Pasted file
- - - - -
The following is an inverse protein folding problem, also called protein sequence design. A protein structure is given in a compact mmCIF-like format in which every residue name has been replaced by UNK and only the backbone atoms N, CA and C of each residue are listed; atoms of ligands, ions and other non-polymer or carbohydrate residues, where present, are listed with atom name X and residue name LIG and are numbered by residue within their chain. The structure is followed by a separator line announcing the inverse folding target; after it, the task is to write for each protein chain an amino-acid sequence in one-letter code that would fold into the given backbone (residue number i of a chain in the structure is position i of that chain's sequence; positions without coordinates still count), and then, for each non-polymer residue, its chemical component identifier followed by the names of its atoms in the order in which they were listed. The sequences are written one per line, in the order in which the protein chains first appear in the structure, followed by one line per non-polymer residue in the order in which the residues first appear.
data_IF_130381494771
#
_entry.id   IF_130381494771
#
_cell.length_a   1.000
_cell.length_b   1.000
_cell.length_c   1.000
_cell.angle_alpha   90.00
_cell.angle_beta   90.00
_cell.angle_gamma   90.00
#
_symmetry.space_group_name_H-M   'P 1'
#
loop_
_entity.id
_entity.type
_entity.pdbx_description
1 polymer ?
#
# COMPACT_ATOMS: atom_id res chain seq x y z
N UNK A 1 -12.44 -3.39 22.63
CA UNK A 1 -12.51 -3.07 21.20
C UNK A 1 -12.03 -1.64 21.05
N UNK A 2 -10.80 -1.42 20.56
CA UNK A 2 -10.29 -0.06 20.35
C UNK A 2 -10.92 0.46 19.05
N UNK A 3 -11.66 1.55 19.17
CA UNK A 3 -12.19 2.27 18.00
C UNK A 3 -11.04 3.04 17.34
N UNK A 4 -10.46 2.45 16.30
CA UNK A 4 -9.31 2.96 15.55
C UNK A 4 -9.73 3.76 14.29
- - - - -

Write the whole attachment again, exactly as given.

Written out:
The following is an inverse protein folding problem, also called protein sequence design. A protein structure is given in a compact mmCIF-like format in which every residue name has been replaced by UNK and only the backbone atoms N, CA and C of each residue are listed; atoms of ligands, ions and other non-polymer or carbohydrate residues, where present, are listed with atom name X and residue name LIG and are numbered by residue within their chain. The structure is followed by a separator line announcing the inverse folding target; after it, the task is to write for each protein chain an amino-acid sequence in one-letter code that would fold into the given backbone (residue number i of a chain in the structure is position i of that chain's sequence; positions without coordinates still count), and then, for each non-polymer residue, its chemical component identifier followed by the names of its atoms in the order in which they were listed. The sequences are written one per line, in the order in which the protein chains first appear in the structure, followed by one line per non-polymer residue in the order in which the residues first appear.
data_IF_130381494771
#
_entry.id   IF_130381494771
#
_cell.length_a   1.000
_cell.length_b   1.000
_cell.length_c   1.000
_cell.angle_alpha   90.00
_cell.angle_beta   90.00
_cell.angle_gamma   90.00
#
_symmetry.space_group_name_H-M   'P 1'
#
loop_
_entity.id
_entity.type
_entity.pdbx_description
1 polymer ?
#
# COMPACT_ATOMS: atom_id res chain seq x y z
N UNK A 1 -12.44 -3.39 22.63
CA UNK A 1 -12.51 -3.07 21.20
C UNK A 1 -12.03 -1.64 21.05
N UNK A 2 -10.80 -1.42 20.56
CA UNK A 2 -10.29 -0.06 20.35
C UNK A 2 -10.92 0.46 19.05
N UNK A 3 -11.66 1.55 19.17
CA UNK A 3 -12.19 2.27 18.00
C UNK A 3 -11.04 3.04 17.34
N UNK A 4 -10.46 2.45 16.30
CA UNK A 4 -9.31 2.96 15.55
C UNK A 4 -9.73 3.76 14.29